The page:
Cort-HFD treatment impairs normal corticosterone circadian rhythm, as well as increasing fasting insulin, leptin and triglycerides levels
All treatment groups demonstrated a normal circadian rhythm of corticosterone secretion prior to pellet surgery, as measured by trough and peak corticosterone levels measured in the early evening (20:00 hours) and in the morning (08:00 hours) (data not shown). However, 7 days after pellet implantation, cort-SD- and cort-HFD-treated animals both had significantly elevated corticosterone levels at the 08:00 hour measurement only (P<0.05; Table 2). On day 10, the cort-HFD group demonstrated more than a 17-fold rise in fasting plasma insulin, a >fivefold elevation in plasma leptin levels and >threefold elevation in plasma triglyceride levels compared with placebo-SD animals (P<0.05; Table 2).
Corticosterone treatment causes islet hyperplasia and increases ectopic fat deposition, effects that were further exacerbated with high-fat feeding
To demonstrate altered islet morphology, pancreas sections were collected and stained with hemotoxylin and eosin. As shown, there were no observed differences between placebo-SD and placebo-HFD islet area (Fig. 2A). However, corticosterone treatment increased islet area, with the greatest increase observed in the cort-HFD group (Fig. 2A). In addition to elevations in visceral adiposity, Oil red O staining of liver and tibialis anterior muscle sections revealed increased ectopic lipid accumulation in both corticosterone-treated groups, effects that were exacerbated with the HFD (Fig. 2B,C). HFD feeding alone caused a much less pronounced effect on ectopic lipid deposition.
Cort-HFD significantly augments adipose tissue 11-βHSD-1 expression, whereas cort-SD treatment increases GC receptor expression
Cellular GC activity and the genomic effects of GCs within tissues are largely determined by the presence of active and inactive hormone in the circulation as well as the cellular expression of the pre-receptor enzyme 11-βHSD-1 and GR. As previously mentioned, 11-βHSD-1 acts in various target tissues to convert inactive GCs (11-dehydrocorticosterone) into their active form (corticosterone) (Stewart, 1996). To determine the effects of corticosterone and HFD treatment on cellular mediators of GC action, we performed real-time PCR (RT-PCR) to analyze mRNA expression of GR and 11-βHSD-1 in visceral (epididymal fat pads) and subcutaneous adipose tissue because we hypothesized that corticosterone treatment would increase the expression of 11-βHSD-1 in visceral tissue but also exacerbate its effects with high-fat feeding. In epididymal fat depots, corticosterone treatment significantly increased 11-βHSD-1 mRNA expression, regardless of diet type. By contrast, GR expression was only elevated in cort-SD compared with placebo-SD animals (P<0.05; Fig. 3A,B). In subcutaneous adipose depots, 11-βHSD-1 mRNA expression was elevated twofold in both corticosterone-treated groups; however, this increase was greatly augmented by the HFD (P<0.05; Fig. 3C). Compared with the placebo-SD group, GR mRNA expression tended to be elevated in the cort-SD group and was significantly reduced in the placebo-HFD group (P<0.05; Fig. 3D).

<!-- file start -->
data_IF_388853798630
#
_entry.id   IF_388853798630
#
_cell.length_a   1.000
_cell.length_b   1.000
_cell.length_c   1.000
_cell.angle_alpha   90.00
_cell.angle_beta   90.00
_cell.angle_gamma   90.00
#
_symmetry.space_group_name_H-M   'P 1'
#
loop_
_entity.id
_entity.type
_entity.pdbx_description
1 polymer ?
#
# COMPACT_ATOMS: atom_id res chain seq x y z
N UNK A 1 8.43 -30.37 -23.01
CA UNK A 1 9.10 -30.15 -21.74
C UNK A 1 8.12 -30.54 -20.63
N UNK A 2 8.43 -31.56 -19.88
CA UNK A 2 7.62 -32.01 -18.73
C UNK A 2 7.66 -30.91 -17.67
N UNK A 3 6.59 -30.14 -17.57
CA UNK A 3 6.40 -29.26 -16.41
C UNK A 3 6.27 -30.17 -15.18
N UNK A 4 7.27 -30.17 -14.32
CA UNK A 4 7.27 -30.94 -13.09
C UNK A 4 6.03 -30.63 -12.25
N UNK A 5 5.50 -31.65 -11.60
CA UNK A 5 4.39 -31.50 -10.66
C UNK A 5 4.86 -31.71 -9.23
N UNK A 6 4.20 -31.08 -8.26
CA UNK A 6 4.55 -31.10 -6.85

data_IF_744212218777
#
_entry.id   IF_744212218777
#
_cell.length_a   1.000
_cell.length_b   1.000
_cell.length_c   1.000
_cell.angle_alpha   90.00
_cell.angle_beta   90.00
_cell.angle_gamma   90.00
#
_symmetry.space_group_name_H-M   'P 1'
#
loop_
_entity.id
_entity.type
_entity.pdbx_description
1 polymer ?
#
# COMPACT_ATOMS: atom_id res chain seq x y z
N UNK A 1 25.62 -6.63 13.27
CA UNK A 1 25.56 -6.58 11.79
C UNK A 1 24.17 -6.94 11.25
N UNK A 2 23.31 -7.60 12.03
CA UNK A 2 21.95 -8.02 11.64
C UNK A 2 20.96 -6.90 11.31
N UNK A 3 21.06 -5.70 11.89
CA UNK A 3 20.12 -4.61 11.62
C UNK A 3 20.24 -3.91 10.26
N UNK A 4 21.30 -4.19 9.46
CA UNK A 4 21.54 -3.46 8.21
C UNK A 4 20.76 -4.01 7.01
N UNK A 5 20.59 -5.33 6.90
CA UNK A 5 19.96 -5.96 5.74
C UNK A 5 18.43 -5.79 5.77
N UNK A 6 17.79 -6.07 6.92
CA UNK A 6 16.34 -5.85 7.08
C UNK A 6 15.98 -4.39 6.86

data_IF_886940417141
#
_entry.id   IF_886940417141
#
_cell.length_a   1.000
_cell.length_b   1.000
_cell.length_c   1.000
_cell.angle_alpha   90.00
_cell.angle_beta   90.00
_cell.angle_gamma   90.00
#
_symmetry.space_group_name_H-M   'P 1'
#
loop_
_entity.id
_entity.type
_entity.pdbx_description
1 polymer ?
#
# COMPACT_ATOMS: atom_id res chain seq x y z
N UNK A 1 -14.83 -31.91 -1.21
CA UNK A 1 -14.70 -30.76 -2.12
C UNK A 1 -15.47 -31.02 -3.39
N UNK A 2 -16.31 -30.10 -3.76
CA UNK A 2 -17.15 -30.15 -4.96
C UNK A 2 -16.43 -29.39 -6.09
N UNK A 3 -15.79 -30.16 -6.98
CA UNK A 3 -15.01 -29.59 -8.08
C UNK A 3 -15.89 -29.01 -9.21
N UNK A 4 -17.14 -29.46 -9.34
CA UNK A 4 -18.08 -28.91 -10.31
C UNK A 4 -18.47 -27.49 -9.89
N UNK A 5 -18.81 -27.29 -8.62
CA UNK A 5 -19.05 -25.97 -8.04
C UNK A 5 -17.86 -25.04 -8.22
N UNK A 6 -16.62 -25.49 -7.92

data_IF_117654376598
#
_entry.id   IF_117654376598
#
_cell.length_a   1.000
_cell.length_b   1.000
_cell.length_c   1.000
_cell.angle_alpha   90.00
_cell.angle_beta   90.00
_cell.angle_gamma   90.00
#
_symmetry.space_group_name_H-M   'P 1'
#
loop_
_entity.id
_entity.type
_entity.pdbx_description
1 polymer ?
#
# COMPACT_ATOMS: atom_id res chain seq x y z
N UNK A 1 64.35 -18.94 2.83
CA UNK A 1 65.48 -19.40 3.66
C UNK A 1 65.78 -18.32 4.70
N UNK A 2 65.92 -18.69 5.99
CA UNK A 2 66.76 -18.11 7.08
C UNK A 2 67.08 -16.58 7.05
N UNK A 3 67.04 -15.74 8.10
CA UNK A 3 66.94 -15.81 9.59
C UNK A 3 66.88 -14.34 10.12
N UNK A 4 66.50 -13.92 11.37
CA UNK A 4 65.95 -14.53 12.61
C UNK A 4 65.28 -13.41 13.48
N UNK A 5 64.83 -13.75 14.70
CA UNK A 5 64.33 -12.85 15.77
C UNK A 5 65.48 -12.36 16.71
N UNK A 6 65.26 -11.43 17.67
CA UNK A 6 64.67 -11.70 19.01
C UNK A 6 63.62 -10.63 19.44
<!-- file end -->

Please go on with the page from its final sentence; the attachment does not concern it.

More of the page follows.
T2DM is a complex disease and the mechanisms for its development are probably varied. However, it is generally held that whole body insulin resistance is related to increased ectopic lipid accumulation in insulin-sensitive tissues (Unger et al., 2010) and that β-cell dysfunction occurs via lipid and glucose toxicity of the islets (Giacca et al., 2011; Poitout et al., 2010). One possible mediator of T2DM development is an elevation in circulating and/or tissue levels of GCs (Reynolds, 2010; Rose et al., 2010). Indeed, exogenous GC treatment dramatically increases the odds ratio of developing T2DM in humans (Lansang and Hustak, 2011). The goal of the present study was to develop a new non-genetic model of GC-induced diabetes that is cost effective and rapidly inducible. The main finding of this study is that the simple combination of exogenous GCs with a HFD rapidly induces excessive ectopic fat deposition, hyperinsulinemia and/or insulin resistance, and severe hyperglycemia in young Sprague-Dawley rats, effectively mimicking GC-induced diabetes mellitus.